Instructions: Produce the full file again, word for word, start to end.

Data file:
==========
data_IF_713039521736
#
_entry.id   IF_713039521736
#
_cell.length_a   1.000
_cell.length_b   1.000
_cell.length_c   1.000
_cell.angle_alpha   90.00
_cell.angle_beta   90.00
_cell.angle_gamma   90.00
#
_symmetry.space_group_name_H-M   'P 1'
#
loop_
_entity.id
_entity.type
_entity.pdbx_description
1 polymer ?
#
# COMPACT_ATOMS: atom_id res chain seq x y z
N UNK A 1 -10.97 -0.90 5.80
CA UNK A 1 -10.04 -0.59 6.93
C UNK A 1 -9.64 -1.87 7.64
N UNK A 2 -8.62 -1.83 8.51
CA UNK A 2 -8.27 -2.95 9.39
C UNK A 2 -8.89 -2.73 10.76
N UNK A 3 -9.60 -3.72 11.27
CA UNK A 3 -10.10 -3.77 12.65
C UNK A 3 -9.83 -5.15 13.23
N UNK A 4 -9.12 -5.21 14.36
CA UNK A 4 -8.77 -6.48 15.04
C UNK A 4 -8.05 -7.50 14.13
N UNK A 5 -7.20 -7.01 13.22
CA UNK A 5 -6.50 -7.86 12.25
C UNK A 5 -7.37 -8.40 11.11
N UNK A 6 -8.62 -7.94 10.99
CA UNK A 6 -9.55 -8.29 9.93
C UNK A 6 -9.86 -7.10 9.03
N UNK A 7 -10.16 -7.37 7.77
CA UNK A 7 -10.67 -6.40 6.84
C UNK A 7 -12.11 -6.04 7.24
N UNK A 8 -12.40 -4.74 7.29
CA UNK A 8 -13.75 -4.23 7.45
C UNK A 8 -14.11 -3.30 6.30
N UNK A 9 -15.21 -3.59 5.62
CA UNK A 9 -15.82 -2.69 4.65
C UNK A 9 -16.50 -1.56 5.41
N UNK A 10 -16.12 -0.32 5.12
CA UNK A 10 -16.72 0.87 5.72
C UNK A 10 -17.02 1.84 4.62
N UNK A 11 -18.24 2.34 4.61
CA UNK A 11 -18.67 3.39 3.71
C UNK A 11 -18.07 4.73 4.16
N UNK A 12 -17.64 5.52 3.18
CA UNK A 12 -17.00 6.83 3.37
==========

data_IF_713039521736
#
_entry.id   IF_713039521736
#
_cell.length_a   1.000
_cell.length_b   1.000
_cell.length_c   1.000
_cell.angle_alpha   90.00
_cell.angle_beta   90.00
_cell.angle_gamma   90.00
#
_symmetry.space_group_name_H-M   'P 1'
#
loop_
_entity.id
_entity.type
_entity.pdbx_description
1 polymer ?
#
# COMPACT_ATOMS: atom_id res chain seq x y z
N UNK A 1 -10.97 -0.90 5.80
CA UNK A 1 -10.04 -0.59 6.93
C UNK A 1 -9.64 -1.87 7.64
N UNK A 2 -8.62 -1.83 8.51
CA UNK A 2 -8.27 -2.95 9.39
C UNK A 2 -8.89 -2.73 10.76
N UNK A 3 -9.60 -3.72 11.27
CA UNK A 3 -10.10 -3.77 12.65
C UNK A 3 -9.83 -5.15 13.23
N UNK A 4 -9.12 -5.21 14.36
CA UNK A 4 -8.77 -6.48 15.04
C UNK A 4 -8.05 -7.50 14.13
N UNK A 5 -7.20 -7.01 13.22
CA UNK A 5 -6.50 -7.86 12.25
C UNK A 5 -7.37 -8.40 11.11
N UNK A 6 -8.62 -7.94 10.99
CA UNK A 6 -9.55 -8.29 9.93
C UNK A 6 -9.86 -7.10 9.03
N UNK A 7 -10.16 -7.37 7.77
CA UNK A 7 -10.67 -6.40 6.84
C UNK A 7 -12.11 -6.04 7.24
N UNK A 8 -12.40 -4.74 7.29
CA UNK A 8 -13.75 -4.23 7.45
C UNK A 8 -14.11 -3.30 6.30
N UNK A 9 -15.21 -3.59 5.62
CA UNK A 9 -15.82 -2.69 4.65
C UNK A 9 -16.50 -1.56 5.41
N UNK A 10 -16.12 -0.32 5.12
CA UNK A 10 -16.72 0.87 5.72
C UNK A 10 -17.02 1.84 4.62
N UNK A 11 -18.24 2.34 4.61
CA UNK A 11 -18.67 3.39 3.71
C UNK A 11 -18.07 4.73 4.16
N UNK A 12 -17.64 5.52 3.18
CA UNK A 12 -17.00 6.83 3.37